Saturday 4th of December 2021

the foundation....

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Here comes Rod Dreher. He just saw the future. Being a dilettante martyr awaiting his due martyrdom that may come after his death, he was more than happier to be confirmed in his own predictions of social collapse — to invite you once more and live with god in a little corner of the universe, under a Benedictus rock. There, awaiting for the rightful resurrection, unless it’s the final seventh judgement (Armageddon/Revelations) during which the sinners are turned into a Hell-paste for eternal sufferance, we would gloat at the prospect of having been right all along, like a traditional clock is on time twice a day, when stuck at 12 o'clock… 

 

 

Here comes Rod:

 

The other night, a friend in Kansas said that I should watch the new Apple TV take on Isaac Asimov’s Foundation series of novels, because it sounds like the Benedict Option. I did, and really liked the first episode. Then yesterday, a friend in Texas texted to tell me that I should read those Asimov books to explain the Ben Op to people. Well, obviously I haven’t had time to read the books, but the first episode of the Apple series tells me a lot. Let’s talk about it for a moment.

This Wikipedia summary is accurate, and covers most of what you learn in the first episode of the Apple TV series:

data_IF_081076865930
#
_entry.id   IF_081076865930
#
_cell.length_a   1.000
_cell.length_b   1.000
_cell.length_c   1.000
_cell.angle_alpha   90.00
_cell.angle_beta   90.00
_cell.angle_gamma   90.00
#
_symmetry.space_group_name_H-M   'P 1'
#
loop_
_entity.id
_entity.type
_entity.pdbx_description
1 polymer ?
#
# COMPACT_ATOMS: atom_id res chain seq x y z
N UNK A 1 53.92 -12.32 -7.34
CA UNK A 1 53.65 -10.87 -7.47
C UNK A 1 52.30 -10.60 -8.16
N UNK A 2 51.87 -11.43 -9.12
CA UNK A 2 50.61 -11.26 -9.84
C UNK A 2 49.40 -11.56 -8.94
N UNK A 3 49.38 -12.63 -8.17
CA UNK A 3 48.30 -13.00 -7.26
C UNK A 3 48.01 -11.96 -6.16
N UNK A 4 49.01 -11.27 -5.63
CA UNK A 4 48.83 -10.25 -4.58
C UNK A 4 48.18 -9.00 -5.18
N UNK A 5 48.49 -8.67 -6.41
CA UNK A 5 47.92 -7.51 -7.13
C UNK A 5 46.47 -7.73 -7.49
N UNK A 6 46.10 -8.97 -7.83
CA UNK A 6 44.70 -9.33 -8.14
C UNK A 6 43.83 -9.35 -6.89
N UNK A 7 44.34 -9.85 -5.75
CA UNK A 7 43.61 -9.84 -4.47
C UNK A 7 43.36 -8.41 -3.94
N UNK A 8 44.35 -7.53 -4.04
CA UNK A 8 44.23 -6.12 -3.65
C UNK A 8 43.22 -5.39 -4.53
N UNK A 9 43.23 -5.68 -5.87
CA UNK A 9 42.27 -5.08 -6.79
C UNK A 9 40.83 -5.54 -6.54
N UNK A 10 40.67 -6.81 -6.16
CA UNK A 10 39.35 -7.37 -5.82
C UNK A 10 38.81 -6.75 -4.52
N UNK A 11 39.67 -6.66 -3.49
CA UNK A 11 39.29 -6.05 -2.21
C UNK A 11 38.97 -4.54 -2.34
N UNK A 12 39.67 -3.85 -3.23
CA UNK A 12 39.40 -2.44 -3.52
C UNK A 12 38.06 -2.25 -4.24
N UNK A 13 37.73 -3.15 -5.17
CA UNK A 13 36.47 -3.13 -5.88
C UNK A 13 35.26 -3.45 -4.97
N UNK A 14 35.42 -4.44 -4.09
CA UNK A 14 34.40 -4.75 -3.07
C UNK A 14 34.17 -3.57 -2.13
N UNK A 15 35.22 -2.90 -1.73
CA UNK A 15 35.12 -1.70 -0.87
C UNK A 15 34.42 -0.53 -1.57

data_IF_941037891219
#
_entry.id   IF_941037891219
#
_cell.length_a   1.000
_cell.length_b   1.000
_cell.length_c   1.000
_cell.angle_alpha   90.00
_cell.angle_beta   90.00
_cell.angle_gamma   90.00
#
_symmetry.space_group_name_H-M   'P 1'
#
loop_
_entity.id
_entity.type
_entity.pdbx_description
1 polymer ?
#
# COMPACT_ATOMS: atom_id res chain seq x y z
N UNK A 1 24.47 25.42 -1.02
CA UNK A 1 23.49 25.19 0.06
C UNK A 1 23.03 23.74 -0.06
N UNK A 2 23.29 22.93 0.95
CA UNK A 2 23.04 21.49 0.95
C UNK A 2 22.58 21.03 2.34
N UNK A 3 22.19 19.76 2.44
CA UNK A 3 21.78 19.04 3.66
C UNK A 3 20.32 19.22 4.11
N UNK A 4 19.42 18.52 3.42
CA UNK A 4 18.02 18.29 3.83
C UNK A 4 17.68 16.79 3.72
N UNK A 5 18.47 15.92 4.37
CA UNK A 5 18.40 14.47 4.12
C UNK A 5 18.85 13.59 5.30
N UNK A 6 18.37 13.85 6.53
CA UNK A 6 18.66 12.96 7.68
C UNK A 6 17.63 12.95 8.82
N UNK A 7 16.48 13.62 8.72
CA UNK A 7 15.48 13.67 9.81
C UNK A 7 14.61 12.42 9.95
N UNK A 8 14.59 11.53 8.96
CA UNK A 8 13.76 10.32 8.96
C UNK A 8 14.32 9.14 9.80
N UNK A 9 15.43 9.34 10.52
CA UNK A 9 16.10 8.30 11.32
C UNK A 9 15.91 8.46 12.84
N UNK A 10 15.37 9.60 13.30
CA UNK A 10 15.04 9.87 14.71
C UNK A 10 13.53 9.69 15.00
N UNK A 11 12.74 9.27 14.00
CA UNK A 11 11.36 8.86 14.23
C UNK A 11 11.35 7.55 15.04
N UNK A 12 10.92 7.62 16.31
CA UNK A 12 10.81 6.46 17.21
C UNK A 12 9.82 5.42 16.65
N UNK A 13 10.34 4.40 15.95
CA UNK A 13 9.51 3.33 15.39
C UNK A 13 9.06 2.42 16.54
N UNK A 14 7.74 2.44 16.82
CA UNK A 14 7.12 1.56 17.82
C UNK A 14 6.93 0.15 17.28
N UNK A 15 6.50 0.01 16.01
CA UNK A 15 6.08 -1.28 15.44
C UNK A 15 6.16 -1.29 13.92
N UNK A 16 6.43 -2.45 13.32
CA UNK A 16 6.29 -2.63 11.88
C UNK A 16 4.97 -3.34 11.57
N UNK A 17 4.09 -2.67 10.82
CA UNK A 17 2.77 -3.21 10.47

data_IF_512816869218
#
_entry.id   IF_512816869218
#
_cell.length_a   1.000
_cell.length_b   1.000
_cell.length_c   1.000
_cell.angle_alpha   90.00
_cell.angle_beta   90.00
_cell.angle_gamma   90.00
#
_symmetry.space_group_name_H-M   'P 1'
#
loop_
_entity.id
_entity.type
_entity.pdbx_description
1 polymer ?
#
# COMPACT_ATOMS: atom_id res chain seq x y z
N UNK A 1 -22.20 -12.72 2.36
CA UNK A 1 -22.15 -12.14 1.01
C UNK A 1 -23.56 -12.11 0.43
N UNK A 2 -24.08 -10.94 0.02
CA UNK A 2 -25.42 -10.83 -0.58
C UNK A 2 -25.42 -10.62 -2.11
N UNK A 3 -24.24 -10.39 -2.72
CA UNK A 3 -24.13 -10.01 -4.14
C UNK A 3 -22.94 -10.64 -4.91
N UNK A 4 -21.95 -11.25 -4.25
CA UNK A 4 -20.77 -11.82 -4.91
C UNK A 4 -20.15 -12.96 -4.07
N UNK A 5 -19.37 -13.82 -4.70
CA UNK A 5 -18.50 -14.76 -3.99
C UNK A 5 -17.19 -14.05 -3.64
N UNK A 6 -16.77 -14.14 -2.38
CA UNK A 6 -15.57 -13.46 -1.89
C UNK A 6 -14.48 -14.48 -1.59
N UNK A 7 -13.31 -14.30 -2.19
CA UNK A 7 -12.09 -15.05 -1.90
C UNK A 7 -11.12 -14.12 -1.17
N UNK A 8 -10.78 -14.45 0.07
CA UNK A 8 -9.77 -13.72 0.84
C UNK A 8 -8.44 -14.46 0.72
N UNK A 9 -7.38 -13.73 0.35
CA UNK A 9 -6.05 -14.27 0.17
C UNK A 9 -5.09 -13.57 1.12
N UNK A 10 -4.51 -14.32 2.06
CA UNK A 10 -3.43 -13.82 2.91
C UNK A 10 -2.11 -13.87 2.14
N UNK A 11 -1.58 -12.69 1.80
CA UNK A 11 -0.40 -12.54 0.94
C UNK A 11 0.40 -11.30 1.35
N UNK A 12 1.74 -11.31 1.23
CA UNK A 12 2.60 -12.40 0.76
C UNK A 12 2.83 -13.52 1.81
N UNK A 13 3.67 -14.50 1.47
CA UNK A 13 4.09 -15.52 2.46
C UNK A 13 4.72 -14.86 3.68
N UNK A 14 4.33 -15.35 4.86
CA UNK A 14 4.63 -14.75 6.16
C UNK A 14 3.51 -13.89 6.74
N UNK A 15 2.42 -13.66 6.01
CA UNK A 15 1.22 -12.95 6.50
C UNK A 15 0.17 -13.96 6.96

The premise of the stories is that, in the waning days of a future Galactic Empire, the mathematician Hari Seldon spends his life developing a theory of psychohistory, a new and effective mathematical sociology. Using statistical laws of mass action, it can predict the future of large populations. Seldon foresees the imminent fall of the Empire, which encompasses the entire Milky Way, and a Dark Age lasting 30,000 years before a second empire arises. Although the inertia of the Empire’s fall is too great to stop, Seldon devises a plan by which “the onrushing mass of events must be deflected just a little” to eventually limit this interregnum to just one thousand years. To implement his plan, Seldon creates the Foundations—two groups of scientists and engineers settled at opposite ends of the galaxy—to preserve the spirit of science and civilization, and thus become the cornerstones of the new galactic empire.

The Ben Op tie-in, obviously, is that Hari Seldon (played by Jared Harris in the new series) foresees the Empire falling, and wants to preserve its knowledge in these Foundations settlements — scientific monasteries. In the show, the Emperors (they are a triad) do not want to hear this bad news, because they are correctly afraid that it would demoralize the imperial population. Seldon and his protege barely escape with their lives.